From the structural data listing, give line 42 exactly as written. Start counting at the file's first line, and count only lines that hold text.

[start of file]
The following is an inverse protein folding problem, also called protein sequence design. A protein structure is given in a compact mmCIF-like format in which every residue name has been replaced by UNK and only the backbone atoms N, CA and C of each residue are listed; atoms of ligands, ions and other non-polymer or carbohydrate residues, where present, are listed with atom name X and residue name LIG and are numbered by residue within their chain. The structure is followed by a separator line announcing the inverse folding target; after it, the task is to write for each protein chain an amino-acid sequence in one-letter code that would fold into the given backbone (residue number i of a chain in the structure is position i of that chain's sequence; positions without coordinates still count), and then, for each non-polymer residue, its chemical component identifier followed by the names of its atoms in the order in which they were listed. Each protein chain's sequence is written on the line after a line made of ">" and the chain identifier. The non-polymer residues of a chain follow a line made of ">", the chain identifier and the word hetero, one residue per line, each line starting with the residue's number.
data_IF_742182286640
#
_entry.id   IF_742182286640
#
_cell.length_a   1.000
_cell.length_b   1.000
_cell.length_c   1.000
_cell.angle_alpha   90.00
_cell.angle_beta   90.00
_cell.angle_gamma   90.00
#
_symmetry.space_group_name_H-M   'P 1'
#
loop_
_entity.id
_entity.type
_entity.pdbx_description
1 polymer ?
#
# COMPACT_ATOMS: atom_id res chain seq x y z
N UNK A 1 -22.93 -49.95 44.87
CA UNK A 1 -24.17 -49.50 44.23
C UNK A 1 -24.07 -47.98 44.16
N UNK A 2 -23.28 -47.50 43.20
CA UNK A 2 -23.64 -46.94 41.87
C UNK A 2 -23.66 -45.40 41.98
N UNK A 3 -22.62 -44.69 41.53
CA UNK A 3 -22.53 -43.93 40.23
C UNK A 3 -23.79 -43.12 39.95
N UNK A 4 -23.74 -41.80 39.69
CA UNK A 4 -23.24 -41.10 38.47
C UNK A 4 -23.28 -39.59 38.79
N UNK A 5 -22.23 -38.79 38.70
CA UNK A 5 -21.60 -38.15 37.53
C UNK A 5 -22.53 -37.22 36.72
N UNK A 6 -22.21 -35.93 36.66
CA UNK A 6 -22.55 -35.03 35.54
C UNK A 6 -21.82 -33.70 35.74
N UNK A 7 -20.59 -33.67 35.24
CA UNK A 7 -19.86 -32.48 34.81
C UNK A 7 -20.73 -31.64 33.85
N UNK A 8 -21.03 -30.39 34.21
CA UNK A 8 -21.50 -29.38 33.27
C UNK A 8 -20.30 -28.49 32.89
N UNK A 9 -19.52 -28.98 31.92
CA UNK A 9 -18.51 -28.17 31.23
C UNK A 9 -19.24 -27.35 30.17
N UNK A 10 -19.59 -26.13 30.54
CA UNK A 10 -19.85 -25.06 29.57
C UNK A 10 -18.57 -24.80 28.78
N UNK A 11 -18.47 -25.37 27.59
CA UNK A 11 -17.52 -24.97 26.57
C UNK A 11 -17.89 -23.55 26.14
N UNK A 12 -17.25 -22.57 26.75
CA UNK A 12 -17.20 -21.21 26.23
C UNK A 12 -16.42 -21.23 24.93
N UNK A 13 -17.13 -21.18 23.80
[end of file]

C UNK A 7 -20.73 -31.64 33.85